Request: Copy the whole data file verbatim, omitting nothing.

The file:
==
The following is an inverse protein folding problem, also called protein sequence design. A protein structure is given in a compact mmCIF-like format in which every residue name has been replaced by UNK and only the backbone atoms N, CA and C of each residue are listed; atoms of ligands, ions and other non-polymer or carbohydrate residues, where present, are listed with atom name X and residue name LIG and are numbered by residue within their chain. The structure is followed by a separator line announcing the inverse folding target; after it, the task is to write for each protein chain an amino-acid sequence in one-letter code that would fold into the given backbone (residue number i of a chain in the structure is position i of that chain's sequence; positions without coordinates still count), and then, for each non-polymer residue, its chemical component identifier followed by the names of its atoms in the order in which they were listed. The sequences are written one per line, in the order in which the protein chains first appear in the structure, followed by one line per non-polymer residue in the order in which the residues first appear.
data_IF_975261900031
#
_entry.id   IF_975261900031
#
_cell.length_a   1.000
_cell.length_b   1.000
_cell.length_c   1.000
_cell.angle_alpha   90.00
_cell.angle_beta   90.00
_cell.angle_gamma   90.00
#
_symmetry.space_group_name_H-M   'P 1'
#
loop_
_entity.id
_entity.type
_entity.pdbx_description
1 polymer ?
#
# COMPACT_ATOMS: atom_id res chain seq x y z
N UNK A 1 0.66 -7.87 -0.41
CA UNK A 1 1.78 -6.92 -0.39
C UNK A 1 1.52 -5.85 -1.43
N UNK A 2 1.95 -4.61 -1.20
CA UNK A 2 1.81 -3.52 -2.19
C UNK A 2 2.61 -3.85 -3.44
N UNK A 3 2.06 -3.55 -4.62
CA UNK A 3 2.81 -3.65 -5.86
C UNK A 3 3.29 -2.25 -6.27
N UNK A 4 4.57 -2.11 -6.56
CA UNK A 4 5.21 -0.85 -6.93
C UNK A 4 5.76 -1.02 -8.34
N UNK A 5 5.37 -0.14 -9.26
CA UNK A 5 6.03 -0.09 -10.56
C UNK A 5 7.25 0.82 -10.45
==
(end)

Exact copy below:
The following is an inverse protein folding problem, also called protein sequence design. A protein structure is given in a compact mmCIF-like format in which every residue name has been replaced by UNK and only the backbone atoms N, CA and C of each residue are listed; atoms of ligands, ions and other non-polymer or carbohydrate residues, where present, are listed with atom name X and residue name LIG and are numbered by residue within their chain. The structure is followed by a separator line announcing the inverse folding target; after it, the task is to write for each protein chain an amino-acid sequence in one-letter code that would fold into the given backbone (residue number i of a chain in the structure is position i of that chain's sequence; positions without coordinates still count), and then, for each non-polymer residue, its chemical component identifier followed by the names of its atoms in the order in which they were listed. The sequences are written one per line, in the order in which the protein chains first appear in the structure, followed by one line per non-polymer residue in the order in which the residues first appear.
data_IF_975261900031
#
_entry.id   IF_975261900031
#
_cell.length_a   1.000
_cell.length_b   1.000
_cell.length_c   1.000
_cell.angle_alpha   90.00
_cell.angle_beta   90.00
_cell.angle_gamma   90.00
#
_symmetry.space_group_name_H-M   'P 1'
#
loop_
_entity.id
_entity.type
_entity.pdbx_description
1 polymer ?
#
# COMPACT_ATOMS: atom_id res chain seq x y z
N UNK A 1 0.66 -7.87 -0.41
CA UNK A 1 1.78 -6.92 -0.39
C UNK A 1 1.52 -5.85 -1.43
N UNK A 2 1.95 -4.61 -1.20
CA UNK A 2 1.81 -3.52 -2.19
C UNK A 2 2.61 -3.85 -3.44
N UNK A 3 2.06 -3.55 -4.62
CA UNK A 3 2.81 -3.65 -5.86
C UNK A 3 3.29 -2.25 -6.27
N UNK A 4 4.57 -2.11 -6.56
CA UNK A 4 5.21 -0.85 -6.93
C UNK A 4 5.76 -1.02 -8.34
N UNK A 5 5.37 -0.14 -9.26
CA UNK A 5 6.03 -0.09 -10.56
C UNK A 5 7.25 0.82 -10.45